Las Vegas-based cybersecurity analyst, former hacker and content creator Alissa Knight – who going by her bio and her Knight Ink business description is surely to become the subject of a novel one day if not a pretty cool movie – released the second phase of a year-long research project she has undertaken into the basic security of apps and aggregators drawing data from FHIR APIs linked to electronic medical records and other patient record databases.

My Health Record and the confessions of a doctor dodger

A landmark report in Australian healthcare was handed down this week with the release of the recommendations from the independent Primary Health Reform Steering Group on the federal government’s primary healthcare plan for the next 10 years.

The report is very much influenced by the Department of Health’s voluntary patient registration (VPR) model, which seems to have taken over as preferred policy from ideas like Health Care Homes and patient-centred medical homes. (It’s interesting that GPs who have in the past railed against the idea of capitation seem to be quite keen on VPR, but that’s a discussion for another day.)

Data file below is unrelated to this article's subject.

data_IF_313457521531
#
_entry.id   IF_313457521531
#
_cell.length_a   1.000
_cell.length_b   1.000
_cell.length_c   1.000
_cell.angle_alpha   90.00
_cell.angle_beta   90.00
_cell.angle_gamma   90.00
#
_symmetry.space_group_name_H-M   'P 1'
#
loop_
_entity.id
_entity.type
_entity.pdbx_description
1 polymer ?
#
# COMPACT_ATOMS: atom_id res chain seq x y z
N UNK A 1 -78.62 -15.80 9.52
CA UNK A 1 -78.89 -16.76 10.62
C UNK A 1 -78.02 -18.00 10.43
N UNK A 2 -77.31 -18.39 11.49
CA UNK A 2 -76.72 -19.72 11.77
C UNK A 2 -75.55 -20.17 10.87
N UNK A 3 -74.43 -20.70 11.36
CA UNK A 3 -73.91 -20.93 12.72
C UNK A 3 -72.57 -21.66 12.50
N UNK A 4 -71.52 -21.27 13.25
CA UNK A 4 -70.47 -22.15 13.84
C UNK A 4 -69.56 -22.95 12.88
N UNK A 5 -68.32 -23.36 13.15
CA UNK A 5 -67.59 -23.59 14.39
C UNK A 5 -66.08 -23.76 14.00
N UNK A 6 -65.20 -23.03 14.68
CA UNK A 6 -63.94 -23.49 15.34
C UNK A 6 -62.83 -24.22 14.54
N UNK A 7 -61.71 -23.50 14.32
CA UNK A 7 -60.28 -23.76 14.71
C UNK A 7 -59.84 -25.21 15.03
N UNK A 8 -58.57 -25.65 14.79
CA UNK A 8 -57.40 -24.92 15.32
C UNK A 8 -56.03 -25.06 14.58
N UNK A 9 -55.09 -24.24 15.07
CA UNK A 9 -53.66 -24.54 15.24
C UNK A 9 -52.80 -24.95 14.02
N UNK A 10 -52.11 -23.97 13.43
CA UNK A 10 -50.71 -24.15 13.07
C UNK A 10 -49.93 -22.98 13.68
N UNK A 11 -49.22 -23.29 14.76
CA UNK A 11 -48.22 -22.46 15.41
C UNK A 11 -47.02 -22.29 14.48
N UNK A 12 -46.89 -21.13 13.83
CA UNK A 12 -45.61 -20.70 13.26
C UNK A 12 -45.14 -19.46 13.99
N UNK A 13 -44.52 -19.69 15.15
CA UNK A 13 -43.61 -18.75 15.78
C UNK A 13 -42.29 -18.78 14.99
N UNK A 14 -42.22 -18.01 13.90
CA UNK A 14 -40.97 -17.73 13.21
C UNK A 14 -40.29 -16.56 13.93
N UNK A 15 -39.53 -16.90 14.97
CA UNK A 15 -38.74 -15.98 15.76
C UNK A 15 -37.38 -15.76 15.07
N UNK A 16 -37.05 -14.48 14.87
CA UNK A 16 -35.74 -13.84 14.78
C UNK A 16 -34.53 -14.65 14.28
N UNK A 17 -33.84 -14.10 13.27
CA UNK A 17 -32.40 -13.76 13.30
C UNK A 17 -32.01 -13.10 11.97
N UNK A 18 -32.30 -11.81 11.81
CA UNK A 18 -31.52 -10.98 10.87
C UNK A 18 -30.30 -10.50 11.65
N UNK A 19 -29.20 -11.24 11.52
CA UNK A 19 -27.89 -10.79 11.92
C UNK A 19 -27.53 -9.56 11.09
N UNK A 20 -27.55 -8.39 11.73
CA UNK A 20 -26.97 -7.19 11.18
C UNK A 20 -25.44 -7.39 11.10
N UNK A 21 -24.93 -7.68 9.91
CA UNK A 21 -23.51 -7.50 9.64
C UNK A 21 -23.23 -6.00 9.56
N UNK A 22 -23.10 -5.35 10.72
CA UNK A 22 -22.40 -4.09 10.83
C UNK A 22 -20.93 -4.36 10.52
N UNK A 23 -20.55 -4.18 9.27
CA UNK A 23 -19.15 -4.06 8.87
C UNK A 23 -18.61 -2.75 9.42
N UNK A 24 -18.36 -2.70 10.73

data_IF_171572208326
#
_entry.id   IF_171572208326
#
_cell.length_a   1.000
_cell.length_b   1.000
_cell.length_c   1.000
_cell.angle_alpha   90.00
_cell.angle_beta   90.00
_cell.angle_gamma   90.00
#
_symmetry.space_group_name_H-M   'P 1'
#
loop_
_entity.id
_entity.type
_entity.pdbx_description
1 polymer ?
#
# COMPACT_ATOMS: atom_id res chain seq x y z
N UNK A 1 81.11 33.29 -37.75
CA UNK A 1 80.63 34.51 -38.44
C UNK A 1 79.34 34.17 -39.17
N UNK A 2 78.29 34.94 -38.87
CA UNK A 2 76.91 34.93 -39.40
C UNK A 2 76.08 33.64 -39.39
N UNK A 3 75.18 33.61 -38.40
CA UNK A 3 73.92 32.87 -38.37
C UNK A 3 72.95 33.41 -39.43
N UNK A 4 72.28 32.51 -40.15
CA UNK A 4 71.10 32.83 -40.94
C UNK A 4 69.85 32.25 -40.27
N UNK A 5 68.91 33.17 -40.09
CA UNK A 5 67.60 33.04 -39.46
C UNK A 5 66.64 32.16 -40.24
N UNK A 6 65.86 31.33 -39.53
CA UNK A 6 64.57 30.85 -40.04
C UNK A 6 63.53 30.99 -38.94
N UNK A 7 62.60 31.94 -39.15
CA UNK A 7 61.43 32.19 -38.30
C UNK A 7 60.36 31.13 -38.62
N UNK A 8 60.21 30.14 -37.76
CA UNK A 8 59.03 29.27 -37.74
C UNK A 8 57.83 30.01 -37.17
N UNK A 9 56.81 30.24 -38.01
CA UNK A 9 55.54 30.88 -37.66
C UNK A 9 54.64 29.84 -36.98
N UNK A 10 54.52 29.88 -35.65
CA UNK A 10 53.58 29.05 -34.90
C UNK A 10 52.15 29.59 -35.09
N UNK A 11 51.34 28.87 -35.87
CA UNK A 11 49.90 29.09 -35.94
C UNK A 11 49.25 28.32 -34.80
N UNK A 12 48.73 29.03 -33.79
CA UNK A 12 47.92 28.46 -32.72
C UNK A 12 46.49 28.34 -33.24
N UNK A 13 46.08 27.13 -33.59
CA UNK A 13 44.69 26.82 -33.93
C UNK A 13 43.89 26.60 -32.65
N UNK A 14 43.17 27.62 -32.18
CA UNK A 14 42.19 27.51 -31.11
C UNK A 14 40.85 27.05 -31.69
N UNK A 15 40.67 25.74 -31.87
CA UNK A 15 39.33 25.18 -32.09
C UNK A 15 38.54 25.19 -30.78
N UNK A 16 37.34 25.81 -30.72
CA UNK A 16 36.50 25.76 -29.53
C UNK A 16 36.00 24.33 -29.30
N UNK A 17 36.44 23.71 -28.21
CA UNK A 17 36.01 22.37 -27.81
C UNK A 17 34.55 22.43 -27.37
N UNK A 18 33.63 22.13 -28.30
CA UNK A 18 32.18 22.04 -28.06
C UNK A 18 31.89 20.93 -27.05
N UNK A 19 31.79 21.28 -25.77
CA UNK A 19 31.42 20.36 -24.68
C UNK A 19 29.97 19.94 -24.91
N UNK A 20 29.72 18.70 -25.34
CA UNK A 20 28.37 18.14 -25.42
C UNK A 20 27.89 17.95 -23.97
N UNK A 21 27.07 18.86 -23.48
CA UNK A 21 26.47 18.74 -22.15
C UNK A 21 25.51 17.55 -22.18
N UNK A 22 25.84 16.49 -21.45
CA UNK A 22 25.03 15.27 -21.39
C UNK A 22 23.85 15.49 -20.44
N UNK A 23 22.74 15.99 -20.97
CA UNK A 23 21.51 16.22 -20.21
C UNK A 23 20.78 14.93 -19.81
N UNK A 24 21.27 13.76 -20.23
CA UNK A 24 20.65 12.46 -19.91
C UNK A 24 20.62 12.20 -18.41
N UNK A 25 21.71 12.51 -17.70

Australian digital health continues to reinvent the wheel

We know we keep banging on about it but another week in Australian pandemic news has again brought home how weak and disjointed our collective IT response has been, despite the considerable arsenal of top-notch systems that have already been developed for our health authorities and governments to use.

And yet we continue to try to reinvent the wheel. Nowhere was this more apparent than the announcement of a new Australian Digital Health Agency-led (ADHA) project for an assessment framework for mobile health apps. ADHA held a webinar on the topic this week that in our opinion was so badly staged we are not even deigning to report on it.

MSIA on the warpath as Genie is let out of the bottle